“Retinoblastoma is the most common eye cancer in children, affecting hundreds of children in India and thousands of children worldwide each year, which can be fatal when diagnosed late. About half of the children suffering from this cancer carry a mutation in the RB1 gene that may run in their family (heritable mutation), with potentially fatal consequences to those affected.”
Dr. Ashwin C Mallipatna, MBBS, MS, DNB,
Childhood Cancer – This word combo does not sit right, definitely not right. Childhood should not be blighted with cancer. The very idea of kids suffering through chemotherapy is enough to make your hair stand on end. Yet, there are many cases of children suffering from cancer. Typically, 1% of the total cancer cases diagnosed in the US, every year, are pediatric cancer cases.
In India, estimates suggest that approximately 40-50,000 new cases of childhood cancer are diagnosed every year. The five-year-survival rate for pediatric cancer patients is just 35-40% in India. So, let us take a look at just what form childhood cancers take and what can be done to improve this outlook!
The most common childhood cancers are:
- Brain and Spinal cord tumors (Brain and Spinal cord)
- Wilms Tumor (Kidneys)
- Leukemia (Blood)
- Retinoblastoma (Eyes)
- Rhabdomyosarcoma (Muscles of the limbs)
- Hodgkin’s and non-Hodgkin’s lymphoma (Lymphatic system)
- Osteosarcoma (Bone and muscles)
- Ewing Sarcoma (Bones and muscles)
- Neuroblastoma (Nerves of the fetus)
Most doctors agree that childhood cancers are treatable, if detected and diagnosed early. What can we do to facilitate early diagnosis of such cancers? One obvious answer is to be aware of the symptoms, especially if there is a family history of such cancers. Another opportunity is presented by the more recent availability of genetic testing. For example, Strand offers genetic diagnostic tests for determining the genetic basis of pediatric cancers such as retinoblastoma.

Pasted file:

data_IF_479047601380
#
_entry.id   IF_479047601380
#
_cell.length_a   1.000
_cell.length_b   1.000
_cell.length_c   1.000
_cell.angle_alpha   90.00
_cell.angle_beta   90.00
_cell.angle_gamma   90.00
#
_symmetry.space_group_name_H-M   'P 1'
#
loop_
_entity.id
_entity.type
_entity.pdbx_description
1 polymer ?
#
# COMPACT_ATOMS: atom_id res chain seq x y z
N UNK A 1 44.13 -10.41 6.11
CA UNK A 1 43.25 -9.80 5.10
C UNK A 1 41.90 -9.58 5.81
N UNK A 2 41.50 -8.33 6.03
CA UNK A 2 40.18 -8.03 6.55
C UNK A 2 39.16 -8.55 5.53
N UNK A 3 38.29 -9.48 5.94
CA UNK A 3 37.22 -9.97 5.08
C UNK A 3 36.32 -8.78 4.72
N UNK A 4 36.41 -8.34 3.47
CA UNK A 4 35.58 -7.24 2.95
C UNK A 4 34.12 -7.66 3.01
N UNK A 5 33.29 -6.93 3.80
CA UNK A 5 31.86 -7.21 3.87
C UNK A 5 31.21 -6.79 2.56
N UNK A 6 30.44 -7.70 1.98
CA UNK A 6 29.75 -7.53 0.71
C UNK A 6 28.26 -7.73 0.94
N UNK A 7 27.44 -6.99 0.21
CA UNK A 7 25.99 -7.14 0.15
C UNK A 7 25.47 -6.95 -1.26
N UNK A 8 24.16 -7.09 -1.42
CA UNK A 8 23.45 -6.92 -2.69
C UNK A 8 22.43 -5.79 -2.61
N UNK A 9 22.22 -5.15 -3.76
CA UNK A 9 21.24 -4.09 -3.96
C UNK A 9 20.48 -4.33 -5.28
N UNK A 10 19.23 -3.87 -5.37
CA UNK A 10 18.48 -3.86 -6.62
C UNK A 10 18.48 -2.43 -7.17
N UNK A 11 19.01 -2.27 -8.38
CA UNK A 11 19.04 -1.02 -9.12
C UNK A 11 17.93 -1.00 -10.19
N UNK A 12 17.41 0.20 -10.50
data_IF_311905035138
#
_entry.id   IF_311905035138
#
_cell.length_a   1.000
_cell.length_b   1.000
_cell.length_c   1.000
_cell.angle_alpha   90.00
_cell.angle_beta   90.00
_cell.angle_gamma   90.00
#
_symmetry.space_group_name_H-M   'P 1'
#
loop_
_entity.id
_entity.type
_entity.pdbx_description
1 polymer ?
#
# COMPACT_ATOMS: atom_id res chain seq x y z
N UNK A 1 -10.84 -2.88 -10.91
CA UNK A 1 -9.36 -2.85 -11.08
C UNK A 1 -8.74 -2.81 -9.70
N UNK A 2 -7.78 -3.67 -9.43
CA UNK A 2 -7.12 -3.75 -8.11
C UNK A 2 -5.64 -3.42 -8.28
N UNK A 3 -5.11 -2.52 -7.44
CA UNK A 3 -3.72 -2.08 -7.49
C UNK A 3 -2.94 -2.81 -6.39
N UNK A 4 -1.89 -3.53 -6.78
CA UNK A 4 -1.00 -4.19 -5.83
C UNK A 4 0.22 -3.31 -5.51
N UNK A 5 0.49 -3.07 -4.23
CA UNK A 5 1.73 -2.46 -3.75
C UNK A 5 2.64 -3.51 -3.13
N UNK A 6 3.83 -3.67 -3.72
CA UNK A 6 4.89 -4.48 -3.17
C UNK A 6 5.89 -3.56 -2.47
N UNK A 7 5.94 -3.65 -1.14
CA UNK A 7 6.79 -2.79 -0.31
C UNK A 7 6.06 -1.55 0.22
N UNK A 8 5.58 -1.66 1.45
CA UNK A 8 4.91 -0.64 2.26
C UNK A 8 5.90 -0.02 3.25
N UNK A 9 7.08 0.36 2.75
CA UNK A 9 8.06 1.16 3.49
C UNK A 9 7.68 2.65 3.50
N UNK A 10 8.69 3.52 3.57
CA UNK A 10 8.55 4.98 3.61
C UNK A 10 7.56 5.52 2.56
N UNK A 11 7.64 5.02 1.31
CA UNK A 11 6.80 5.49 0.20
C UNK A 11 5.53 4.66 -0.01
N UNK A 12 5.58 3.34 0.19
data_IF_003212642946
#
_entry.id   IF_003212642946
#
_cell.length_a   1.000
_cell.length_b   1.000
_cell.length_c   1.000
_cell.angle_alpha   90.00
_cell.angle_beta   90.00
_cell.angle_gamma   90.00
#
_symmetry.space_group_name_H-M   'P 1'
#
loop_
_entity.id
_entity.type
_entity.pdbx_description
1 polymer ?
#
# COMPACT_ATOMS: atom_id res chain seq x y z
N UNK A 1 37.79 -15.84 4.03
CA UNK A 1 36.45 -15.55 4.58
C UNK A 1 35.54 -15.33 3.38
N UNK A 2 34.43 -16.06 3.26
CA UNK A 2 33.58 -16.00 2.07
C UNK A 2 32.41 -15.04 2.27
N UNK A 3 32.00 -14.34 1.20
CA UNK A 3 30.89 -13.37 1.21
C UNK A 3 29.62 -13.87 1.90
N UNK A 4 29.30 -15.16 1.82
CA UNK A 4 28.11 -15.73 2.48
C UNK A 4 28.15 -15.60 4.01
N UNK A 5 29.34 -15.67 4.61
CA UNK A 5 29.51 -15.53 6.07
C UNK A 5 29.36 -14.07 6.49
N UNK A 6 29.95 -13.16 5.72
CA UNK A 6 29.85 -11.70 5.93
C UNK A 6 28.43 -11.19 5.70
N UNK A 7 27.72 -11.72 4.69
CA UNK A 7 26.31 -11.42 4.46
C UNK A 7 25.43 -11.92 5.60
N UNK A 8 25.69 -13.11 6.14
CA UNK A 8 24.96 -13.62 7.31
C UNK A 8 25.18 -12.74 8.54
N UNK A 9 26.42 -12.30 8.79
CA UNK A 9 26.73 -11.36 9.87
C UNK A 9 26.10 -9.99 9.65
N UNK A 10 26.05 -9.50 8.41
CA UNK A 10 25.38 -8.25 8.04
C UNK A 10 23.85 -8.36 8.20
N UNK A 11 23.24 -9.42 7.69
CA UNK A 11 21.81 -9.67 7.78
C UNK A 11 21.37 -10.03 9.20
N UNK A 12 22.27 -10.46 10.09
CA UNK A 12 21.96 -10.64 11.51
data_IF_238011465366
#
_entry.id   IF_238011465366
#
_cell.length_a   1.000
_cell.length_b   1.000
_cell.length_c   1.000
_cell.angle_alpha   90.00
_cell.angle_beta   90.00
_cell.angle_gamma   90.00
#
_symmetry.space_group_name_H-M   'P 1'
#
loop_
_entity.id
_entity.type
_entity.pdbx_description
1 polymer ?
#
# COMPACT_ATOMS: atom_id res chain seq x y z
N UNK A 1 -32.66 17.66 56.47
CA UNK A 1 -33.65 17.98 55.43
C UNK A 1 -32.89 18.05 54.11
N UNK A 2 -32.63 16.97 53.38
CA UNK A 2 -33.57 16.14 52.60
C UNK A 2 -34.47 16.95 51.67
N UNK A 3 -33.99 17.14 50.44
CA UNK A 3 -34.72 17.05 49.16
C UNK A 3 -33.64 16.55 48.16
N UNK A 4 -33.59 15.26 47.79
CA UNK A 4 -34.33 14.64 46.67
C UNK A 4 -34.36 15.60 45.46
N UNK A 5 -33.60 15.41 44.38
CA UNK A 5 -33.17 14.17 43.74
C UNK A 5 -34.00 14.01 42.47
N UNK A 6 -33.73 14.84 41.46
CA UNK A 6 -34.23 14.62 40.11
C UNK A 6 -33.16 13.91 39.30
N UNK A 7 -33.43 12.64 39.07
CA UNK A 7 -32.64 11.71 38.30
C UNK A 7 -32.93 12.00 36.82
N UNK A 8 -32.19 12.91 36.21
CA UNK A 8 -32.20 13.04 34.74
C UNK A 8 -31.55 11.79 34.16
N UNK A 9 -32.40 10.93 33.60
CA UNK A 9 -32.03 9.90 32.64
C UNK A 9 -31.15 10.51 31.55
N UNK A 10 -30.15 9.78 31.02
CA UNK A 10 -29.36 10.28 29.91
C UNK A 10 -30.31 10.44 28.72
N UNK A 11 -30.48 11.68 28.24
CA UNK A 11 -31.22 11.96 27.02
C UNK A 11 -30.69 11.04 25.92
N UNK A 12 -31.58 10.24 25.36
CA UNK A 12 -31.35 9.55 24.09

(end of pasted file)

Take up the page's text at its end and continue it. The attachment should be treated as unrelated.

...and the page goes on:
Retinoblastoma is a cancer of the eye that is caused when two genes – RB1 and MYCN – are defective. Deletions of a region of chromosome 13, that contains the RB1 gene, are also responsible for causing retinoblastoma.
The most common symptom of retinoblastoma is the development of a ‘cat’s eye reflex’ or ‘leukocoria’ that is often seen as a white spot in a photograph.
Early diagnosis of retinoblastoma – using genetic diagnostic tests to identify pathogenic RB1 mutations as well as by other ocular diagnostic techniques – is essential for three good reasons:
- Development of retinoblastoma in the contralateral (other) eye is highly likely, if one eye has developed this cancer and especially if a genetic defect is to blame.
- Retinoblastoma is highly treatable. There is a chance to save the child’s vision to a great extent, if the disease is diagnosed and treated early.
- If left untreated, this cancer can also spread to other organs and ultimately, turn fatal.
A genetic test for retinoblastoma, like the one available at Strand, looks for pathogenic mutations in the RB1 gene. Mutations in RB1 can be hereditary and hence, early determination of the presence or absence of pathogenic mutations in a child is essential.
The RB1 gene acts as a tumor suppressor gene. Essentially, if a cell tries to divide out-of-turn, proteins like RB1 and other tumor suppressor proteins quickly act to stop the cell division activity. When such sentinel genes are mutated, their proteins are less efficient in their action and therefore, cancers develop.
Kids who have mutations in the RB1 gene are also at risk for developing cancer of the pineal gland, skin cancers, cancer in muscle cells and cancer of the bone.
Hence, a genetic diagnostic test that provides clear-cut evidence of the status of the RB1 gene, adds valuable information to the treatment plan for the child. Doctors and parents can then keep an eye out for symptoms of other cancers as well and take timely actions.
Write to us at firstname.lastname@example.org to know more about retinoblastoma as well as other childhood cancers.
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